Raina’s a match-winner: Gambhir
Colombo, July 28: Man-of-the-Match Suresh Raina took India across the line with Irfan Pathan after Gautam Gambhir set up the chase with a crucial century in the third ODI against Sri Lanka. The visitors now lead the five-match ODI series 2-1.
In the post-match media interaction, Gambhir discussed his innings and the team, standing up for the out of form Rohit Sharma.
On how he crafted his innings
It was important [to build the innings]. One of us, one of the top three, had to bat long, because when you are chasing 280-odd, it’s important that someone from the top three bats for 40 overs and tries and anchors the innings from one end. Then people can play around them. Luckily, it was me today [who did that]. [In the] first game Virat [Kohli] and Viru [Virender Sehwag] did it and today it was my turn. So that is what is important when you are chasing 280 -300 [odd runs]. Someone has to bat through and anchor the innings so that people can play around [him].
On the ‘three-match series’, as he referred to it after the second ODI, in which India have taken a lead
In a five-match series if the teams are 1-1, then the third game is very crucial. If we can continue the momentum from here on it will be good for us. Sri Lanka will be under pressure. They will have to win two of the two remaining games while we need to win one match to win the series. The important thing is to carry the momentum into the next match and try to win the series in the next match. That is good for us. We are a good one-day side and we have always done well against Sri Lanka so it is a good opportunity in the next game [...] [Hopefully] we can seal the series in the next game.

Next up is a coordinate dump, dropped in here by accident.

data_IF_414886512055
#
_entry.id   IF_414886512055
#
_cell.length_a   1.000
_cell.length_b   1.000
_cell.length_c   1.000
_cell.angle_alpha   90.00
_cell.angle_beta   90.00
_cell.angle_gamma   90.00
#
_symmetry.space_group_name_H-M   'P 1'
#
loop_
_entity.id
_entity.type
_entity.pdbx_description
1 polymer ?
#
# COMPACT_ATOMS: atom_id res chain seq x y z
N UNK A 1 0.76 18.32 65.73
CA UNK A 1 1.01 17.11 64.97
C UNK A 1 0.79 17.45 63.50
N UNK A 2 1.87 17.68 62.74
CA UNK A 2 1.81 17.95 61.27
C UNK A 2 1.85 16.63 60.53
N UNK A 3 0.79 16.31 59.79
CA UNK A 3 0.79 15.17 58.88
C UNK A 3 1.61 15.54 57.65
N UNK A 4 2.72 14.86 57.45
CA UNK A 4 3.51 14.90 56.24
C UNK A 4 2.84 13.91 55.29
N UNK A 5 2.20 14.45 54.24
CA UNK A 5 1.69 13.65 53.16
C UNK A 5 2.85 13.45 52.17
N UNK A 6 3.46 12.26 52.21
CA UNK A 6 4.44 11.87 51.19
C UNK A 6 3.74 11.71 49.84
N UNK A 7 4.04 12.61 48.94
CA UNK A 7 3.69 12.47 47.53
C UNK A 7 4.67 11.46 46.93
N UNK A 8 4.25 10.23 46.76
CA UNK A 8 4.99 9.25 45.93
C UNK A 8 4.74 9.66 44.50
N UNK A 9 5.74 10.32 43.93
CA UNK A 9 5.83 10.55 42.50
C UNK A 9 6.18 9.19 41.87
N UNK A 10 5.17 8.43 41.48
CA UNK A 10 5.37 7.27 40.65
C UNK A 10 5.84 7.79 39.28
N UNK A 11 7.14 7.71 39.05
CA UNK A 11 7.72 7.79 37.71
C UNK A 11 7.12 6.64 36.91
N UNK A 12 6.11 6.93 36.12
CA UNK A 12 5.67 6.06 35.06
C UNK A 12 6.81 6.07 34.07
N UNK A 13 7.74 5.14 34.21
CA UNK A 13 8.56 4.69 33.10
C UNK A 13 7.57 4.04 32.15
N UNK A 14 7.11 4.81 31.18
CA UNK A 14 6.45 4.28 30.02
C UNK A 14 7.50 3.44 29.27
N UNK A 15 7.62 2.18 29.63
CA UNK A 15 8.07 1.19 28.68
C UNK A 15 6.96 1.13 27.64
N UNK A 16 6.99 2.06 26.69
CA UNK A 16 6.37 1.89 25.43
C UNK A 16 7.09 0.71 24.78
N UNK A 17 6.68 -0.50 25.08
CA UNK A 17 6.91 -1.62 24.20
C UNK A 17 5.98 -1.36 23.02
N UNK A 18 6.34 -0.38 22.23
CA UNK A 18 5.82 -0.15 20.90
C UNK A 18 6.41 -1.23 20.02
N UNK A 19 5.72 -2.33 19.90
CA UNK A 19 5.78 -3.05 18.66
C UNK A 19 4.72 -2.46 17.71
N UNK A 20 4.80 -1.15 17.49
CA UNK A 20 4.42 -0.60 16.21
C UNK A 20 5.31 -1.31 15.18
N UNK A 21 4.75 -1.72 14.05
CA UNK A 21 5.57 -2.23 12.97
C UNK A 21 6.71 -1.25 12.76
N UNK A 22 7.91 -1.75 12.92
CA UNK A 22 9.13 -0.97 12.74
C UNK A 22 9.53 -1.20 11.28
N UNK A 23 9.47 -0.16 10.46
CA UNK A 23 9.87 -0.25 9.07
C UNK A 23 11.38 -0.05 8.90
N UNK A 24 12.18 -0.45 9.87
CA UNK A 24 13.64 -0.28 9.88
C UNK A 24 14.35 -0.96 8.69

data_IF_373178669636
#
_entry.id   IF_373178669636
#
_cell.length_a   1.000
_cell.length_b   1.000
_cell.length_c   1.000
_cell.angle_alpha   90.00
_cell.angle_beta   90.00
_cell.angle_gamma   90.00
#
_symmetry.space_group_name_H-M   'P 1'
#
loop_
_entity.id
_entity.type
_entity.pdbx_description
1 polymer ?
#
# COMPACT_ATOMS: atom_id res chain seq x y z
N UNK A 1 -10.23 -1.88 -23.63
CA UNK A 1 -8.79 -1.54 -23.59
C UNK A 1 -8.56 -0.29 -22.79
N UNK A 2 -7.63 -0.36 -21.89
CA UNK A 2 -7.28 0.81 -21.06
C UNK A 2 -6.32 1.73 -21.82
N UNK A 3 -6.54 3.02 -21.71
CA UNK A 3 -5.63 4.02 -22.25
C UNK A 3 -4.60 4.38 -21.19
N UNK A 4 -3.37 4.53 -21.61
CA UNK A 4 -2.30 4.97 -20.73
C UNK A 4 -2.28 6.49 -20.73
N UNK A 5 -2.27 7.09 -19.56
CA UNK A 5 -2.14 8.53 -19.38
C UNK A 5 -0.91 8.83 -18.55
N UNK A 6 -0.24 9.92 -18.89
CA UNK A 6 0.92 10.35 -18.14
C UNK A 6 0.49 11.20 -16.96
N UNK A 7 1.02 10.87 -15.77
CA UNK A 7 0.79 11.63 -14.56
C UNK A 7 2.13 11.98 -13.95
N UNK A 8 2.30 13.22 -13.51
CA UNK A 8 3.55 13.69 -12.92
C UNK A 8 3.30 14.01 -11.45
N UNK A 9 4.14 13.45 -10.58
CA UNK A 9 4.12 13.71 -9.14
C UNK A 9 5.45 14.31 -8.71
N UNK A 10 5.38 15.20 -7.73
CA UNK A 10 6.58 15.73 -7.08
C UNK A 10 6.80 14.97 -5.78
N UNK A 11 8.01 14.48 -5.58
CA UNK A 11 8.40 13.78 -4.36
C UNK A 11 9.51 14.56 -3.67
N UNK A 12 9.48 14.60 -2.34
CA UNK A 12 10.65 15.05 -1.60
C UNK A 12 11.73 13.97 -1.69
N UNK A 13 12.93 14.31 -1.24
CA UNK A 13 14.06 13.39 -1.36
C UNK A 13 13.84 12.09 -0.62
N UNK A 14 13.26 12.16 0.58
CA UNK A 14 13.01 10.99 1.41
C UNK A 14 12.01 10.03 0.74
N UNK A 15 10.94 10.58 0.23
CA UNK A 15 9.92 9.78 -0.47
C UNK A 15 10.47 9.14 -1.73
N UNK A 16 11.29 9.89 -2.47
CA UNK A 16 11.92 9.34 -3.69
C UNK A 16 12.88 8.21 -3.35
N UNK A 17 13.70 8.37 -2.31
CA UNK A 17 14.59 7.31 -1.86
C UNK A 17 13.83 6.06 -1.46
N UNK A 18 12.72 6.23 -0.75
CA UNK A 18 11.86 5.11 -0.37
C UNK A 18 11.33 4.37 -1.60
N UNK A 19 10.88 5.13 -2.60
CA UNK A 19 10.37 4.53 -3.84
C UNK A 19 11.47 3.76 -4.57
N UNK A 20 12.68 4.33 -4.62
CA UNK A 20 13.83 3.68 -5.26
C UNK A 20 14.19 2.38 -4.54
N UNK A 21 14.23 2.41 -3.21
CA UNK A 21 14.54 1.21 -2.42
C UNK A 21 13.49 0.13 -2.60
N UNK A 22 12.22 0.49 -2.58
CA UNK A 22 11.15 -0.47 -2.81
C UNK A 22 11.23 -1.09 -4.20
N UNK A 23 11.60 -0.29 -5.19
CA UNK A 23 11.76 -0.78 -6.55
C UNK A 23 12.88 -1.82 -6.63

On Suresh Raina coming in to bat at a crucial time and taking India to victory
That’s the position [he comes in at]. That is what he has been picked for. He was brilliant today. Getting 65 in that crucial position, and under pressure, was important. But everyone has a different job to do. When you open the batting or bat at No. 3, the top three doesn’t get that much of an opportunity because they play the new ball. So everyone has different roles in this side and each one has to try and play their roles to the best of their ability. Raina, as we all know, is a quality player and on his day can be a match-winner and that is what he has shown today.
On being run out once again
As long as I keep getting run out after getting a 100, I will be very happy. If I get run out on a low score, then I need to think about it. But while playing international cricket, these things will happen. It is disappointing because there was a Powerplay and you are looking to cash in on it. […] [If] you get run out when there is no Powerplay, then you should be okay with it. But getting run out in the Powerplay is always very frustrating because the fielders are inside [the circle] and you can actually look to cash in on it. Hopefully it doesn’t happen too many times in the future now.
On the difference between the conditions in Hambantota and Colombo and the corresponding change in approach
The breeze was an important factor in Hambantota, there is no doubt about that. You could not try and play shots on one side of the wicket because of the breeze. The bowlers were getting help in Hambantota and the breeze was playing an important role but in Colombo, the way we chased today [made it] an even contest. It was a good wicket for hundred overs and there was no breeze, though it was very humid, but I think the wicket got better in the second innings and there was a bit of dew. The ball started coming on [to the bat] better in the second innings.